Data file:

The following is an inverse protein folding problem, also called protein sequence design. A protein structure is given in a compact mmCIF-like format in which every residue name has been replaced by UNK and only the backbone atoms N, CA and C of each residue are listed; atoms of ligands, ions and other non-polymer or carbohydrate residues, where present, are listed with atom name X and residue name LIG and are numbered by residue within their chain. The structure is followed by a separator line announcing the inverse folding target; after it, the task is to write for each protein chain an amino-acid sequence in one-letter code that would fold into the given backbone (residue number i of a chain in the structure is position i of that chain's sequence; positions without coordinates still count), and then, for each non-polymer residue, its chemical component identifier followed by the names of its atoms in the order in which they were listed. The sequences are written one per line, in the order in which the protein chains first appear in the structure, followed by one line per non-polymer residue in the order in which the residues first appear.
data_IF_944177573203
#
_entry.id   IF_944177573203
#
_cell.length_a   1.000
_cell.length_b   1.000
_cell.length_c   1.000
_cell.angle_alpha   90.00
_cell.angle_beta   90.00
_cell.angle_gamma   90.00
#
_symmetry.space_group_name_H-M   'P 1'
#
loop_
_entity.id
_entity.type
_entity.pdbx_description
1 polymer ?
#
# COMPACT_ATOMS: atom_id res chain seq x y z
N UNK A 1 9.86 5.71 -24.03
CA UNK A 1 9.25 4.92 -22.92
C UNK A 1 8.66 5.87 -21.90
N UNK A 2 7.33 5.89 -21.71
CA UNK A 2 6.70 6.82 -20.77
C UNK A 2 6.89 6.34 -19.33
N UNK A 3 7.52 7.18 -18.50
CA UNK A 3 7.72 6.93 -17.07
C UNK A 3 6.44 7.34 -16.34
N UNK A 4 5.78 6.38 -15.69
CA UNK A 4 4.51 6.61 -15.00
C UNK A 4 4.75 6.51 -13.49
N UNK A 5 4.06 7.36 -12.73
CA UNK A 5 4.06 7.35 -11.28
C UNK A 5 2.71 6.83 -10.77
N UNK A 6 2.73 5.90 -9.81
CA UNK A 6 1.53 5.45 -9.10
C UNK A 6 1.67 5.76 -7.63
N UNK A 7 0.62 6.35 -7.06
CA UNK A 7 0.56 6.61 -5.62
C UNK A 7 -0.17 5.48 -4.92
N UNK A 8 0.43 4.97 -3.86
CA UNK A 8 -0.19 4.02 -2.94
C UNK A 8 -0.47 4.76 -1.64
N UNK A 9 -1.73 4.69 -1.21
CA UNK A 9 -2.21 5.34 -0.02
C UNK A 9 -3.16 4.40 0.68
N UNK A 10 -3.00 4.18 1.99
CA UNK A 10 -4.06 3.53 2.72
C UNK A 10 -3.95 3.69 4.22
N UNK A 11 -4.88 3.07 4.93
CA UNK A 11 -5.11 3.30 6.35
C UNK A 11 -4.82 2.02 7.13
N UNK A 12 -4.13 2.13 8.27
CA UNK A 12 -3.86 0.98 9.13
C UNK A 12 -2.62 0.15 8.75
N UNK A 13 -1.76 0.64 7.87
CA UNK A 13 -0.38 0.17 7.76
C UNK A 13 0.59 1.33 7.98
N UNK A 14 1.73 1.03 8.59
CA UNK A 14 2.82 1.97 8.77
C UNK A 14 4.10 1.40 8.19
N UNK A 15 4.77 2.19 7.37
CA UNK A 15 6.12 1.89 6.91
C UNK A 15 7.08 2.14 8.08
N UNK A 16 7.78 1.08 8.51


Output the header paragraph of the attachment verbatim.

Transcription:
The following is an inverse protein folding problem, also called protein sequence design. A protein structure is given in a compact mmCIF-like format in which every residue name has been replaced by UNK and only the backbone atoms N, CA and C of each residue are listed; atoms of ligands, ions and other non-polymer or carbohydrate residues, where present, are listed with atom name X and residue name LIG and are numbered by residue within their chain. The structure is followed by a separator line announcing the inverse folding target; after it, the task is to write for each protein chain an amino-acid sequence in one-letter code that would fold into the given backbone (residue number i of a chain in the structure is position i of that chain's sequence; positions without coordinates still count), and then, for each non-polymer residue, its chemical component identifier followed by the names of its atoms in the order in which they were listed. The sequences are written one per line, in the order in which the protein chains first appear in the structure, followed by one line per non-polymer residue in the order in which the residues first appear.